Though the association between regional diversity was not that evident, a close look at the scatter plot revealed some regional adaptation level was observed. Such regional variability could be due to geographic isolation and microclimatic differences between regions. Factors such as plant population isolation, adaptation to the environment due to declining lake water levels, and strong self-pollination within the plant population may contribute to Salicornia’s population diversity. The degree of morphological differentials is significantly noticeable in different populations from four groups.

The research findings indicated that markers UBC823, B, A7, and K, and with the Shannon index, effective allele, and large heterozygosity values, are markers with the highest effectiveness compared to other markers utilized, and they are used better than other compounds in genetic distance.

As stated by Dirlewanger et al. [7], there is a relationship between the alleles number in each gene locus and the number of used markers and the samples’ number. According to the findings of research on the genetic diversity of six populations of Salicornia herbacea in South Korea, where 6 ISSR markers were used, 39 polymorphic bands were obtained out of 49 bands, with an average of the effective allele for each gene locus as 1.22. The mean genetic index was 0.249 and the mean Shannon index was 0.382. These researchers mentioned that for achieving high diversity in populations Salicornia, a wider research scope is required to be chosen [16]. Using ISSR markers to identify genotypic differences among the 23 genotypes of finger millet revealed a high degree of polymorphism supported by substantial differences in all marker parameters [33].

These populations were separately gathered because of varying morphological types compared to other populations. Also, this difference is shown in the results. The second subgroup included P26 and P1 populations, with different appearances compared to other populations. They had a taller plant than average, particularly the taller plant was observed in P26 population among all populations. Moreover, long glazes were observed in these two populations. Additionally, it shows all botanical properties of S. Iranica [1].

In earlier Iranian research works on Salicornia, 36 samples of Salicornia were collected by Heydarian [10] from different saline areas. He specified this plant’s genetic diversity by the use of 17 RAPD markers, Jaccard similarity coefficient, and UPGMA approach. The subjects were categorized into 7 classes. Moreover, 18 Salicornia populations were evaluated by Mohammadi [23], which were collected from different regions in Iran. He used AFLP markers and categorized the individuals into 4 groups by the use of UPGMA method and Jaccard similarity coefficient. As shown by the research in this work, the researcher collected species from 7 regions near Lake Urmia and S. iranica are presented, all in a group. In this research, S. iranica species were separated from S. persica species using the AFLP marker, and they were placed in a subgroup. Additionally, the populations gathered from each area were put in a different subgroup. The genetic diversity in 11 Salicornia brachiata populations was evaluated in India using 15 ISSR and 15 RAPD primers [2]. The investigated populations showed high diversity. It was also observed in both markers of the populations under study. They were grouped into 3 groups.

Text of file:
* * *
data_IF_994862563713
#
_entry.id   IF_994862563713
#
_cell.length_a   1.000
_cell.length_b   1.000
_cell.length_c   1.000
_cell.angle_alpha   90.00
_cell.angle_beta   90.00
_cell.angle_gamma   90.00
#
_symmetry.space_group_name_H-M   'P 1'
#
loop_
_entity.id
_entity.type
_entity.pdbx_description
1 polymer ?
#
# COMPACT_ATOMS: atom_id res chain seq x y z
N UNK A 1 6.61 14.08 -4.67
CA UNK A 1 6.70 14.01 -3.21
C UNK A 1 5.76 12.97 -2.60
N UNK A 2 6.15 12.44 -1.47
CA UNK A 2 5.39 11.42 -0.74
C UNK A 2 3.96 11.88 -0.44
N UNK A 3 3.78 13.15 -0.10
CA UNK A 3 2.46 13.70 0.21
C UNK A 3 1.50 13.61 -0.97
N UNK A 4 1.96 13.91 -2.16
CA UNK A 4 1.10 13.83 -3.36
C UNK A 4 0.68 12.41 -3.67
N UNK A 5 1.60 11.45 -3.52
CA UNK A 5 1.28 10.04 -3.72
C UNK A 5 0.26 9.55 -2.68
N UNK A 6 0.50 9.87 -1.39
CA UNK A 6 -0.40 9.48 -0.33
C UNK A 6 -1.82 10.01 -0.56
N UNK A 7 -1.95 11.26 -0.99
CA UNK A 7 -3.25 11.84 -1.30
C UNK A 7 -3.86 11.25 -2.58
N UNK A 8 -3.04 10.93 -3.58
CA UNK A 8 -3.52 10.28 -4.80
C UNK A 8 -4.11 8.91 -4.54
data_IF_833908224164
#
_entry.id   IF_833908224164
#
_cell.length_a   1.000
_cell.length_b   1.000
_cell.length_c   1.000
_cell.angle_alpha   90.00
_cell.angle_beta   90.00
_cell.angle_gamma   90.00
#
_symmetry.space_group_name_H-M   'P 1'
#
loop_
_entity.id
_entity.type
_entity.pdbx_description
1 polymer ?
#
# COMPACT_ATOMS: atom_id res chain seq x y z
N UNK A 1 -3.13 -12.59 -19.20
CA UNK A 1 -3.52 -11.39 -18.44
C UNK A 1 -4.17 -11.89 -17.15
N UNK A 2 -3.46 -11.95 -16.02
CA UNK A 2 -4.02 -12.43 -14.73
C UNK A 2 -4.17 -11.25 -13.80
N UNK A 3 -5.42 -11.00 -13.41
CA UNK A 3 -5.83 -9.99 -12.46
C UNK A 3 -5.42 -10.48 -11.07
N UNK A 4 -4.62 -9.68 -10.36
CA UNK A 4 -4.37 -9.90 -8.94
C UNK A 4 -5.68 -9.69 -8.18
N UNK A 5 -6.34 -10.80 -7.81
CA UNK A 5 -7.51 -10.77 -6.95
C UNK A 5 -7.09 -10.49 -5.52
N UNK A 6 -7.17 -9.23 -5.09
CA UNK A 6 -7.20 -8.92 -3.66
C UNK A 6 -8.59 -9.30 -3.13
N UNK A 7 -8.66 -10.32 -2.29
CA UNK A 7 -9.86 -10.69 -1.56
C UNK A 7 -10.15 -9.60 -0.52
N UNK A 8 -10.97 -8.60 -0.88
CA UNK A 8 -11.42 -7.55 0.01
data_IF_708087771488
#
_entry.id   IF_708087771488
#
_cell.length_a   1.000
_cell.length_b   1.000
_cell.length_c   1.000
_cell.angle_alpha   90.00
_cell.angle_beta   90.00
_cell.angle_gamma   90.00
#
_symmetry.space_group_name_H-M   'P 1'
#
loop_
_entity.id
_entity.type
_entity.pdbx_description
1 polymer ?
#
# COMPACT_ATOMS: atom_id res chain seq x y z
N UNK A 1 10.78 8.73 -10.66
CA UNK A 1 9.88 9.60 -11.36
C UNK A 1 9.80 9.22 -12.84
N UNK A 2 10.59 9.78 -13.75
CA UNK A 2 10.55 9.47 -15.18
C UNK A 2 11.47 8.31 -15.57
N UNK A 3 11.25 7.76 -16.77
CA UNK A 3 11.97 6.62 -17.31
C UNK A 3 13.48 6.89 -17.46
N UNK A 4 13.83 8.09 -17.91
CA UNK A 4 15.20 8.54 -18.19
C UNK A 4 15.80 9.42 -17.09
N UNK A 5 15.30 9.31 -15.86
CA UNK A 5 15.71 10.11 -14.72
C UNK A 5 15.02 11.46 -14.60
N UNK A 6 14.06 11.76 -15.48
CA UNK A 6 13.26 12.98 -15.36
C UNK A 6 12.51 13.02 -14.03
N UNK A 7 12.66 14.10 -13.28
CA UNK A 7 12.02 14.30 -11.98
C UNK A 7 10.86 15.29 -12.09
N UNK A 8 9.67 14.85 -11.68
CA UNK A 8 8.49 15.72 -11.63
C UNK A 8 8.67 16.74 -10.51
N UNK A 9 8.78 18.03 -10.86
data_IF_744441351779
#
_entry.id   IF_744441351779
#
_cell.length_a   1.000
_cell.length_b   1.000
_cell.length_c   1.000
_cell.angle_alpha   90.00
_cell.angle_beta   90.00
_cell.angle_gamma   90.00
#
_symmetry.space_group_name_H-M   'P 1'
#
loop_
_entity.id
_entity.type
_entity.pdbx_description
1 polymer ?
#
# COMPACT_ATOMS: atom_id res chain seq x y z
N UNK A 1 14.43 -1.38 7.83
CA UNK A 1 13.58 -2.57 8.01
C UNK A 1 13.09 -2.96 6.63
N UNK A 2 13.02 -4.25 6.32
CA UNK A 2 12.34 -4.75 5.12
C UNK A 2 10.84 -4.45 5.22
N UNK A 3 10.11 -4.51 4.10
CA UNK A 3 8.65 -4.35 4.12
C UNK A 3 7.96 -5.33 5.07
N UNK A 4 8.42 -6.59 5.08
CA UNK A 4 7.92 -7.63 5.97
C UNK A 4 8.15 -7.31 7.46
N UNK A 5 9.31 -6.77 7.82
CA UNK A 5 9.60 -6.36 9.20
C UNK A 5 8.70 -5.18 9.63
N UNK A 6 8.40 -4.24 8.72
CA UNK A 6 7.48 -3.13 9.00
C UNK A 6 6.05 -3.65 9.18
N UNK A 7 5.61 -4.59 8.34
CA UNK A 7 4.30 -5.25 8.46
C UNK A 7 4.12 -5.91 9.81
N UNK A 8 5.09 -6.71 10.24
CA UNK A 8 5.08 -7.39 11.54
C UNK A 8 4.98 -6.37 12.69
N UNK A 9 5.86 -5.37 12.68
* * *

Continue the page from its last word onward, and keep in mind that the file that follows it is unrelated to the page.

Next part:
The resulting bar plot showed that when the membership percentage to a cluster for a genotype is higher than or equal to 0.7, the genotype is allocated to that cluster, while if the percentage is below it, it is considered as a mixed genotype (hybrid) [32]. Generally, when the average effective allele numbers per gene locus (1.63), the polymorphic gene loci percentage (65.69%), and the Shannon data index (0.540) are high, it is indicated that we can use ISSR markers for identifying genetic diversity.


This study showed that Salicornia populations growing around Urmia Lake had considerable diversity in morphological and ISSR characteristics. The incompatibility of population clustering with their geographical distribution may be due to different populations’ exact seed origins. The populations under the genetic study were divided into two major groups based on marker data, including 12.12% and 87.88%. The K value was obtained as two according to the practical analysis of the population’s genetic structure and the accurate individuals’ classification to suitable sub-populations. The populations under study were classified into two groups because Salicornia is a self-pollinated plant. Differences in morphological and genetic grouping may be due to the environment’s effect on morphological traits, while in genetic traits, the difference between the populations may be due to the populations’ isolation due to the lowering of the lake water, and the plant was directed towards self-breeding. Combining morphological and ISSR data may be more effective for defining genetic variation and genetic diversity within the Salicornia population.

Availability of data and materials

All data is provided in full in the results section of this paper.

Expression all morphological and molecular data is openly available from Dryad at



Inter Simple Sequence Repeat


Cetyltrimethylammonium bromide


Markov Chain Monte Carlo


Unweight Pair Group Method with Arithmetic Mean


Principal component analysis


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The authors sincerely thank Urmia Lake Studies Research Institute for providing part of this research’s necessary funds (Grant No. 608/53)


The Urmia Lake Studies Research Institute partly supported this work under Grant No. (608/53)

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Authors and Affiliations



MA co-designed the research, analyzed the data, prepared the figures, and wrote the manuscript. AH performed the observations and measurements in the field. HN performed the observations and measurements in the field. BAM co-designed the research and performed the fieldwork. MS analyzed the data, prepared the figures, and wrote the manuscript. The authors read and approved the final manuscript.

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Correspondence to Mohammad Aghaei.

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Aghaei, M., Hassani, A., Nazemiyeh, H. et al. Analysis of population structure and genetic diversity of Iranian Wild Salicornia (Salicornia iranica Akhani) population. J Genet Eng Biotechnol 20, 61 (2022).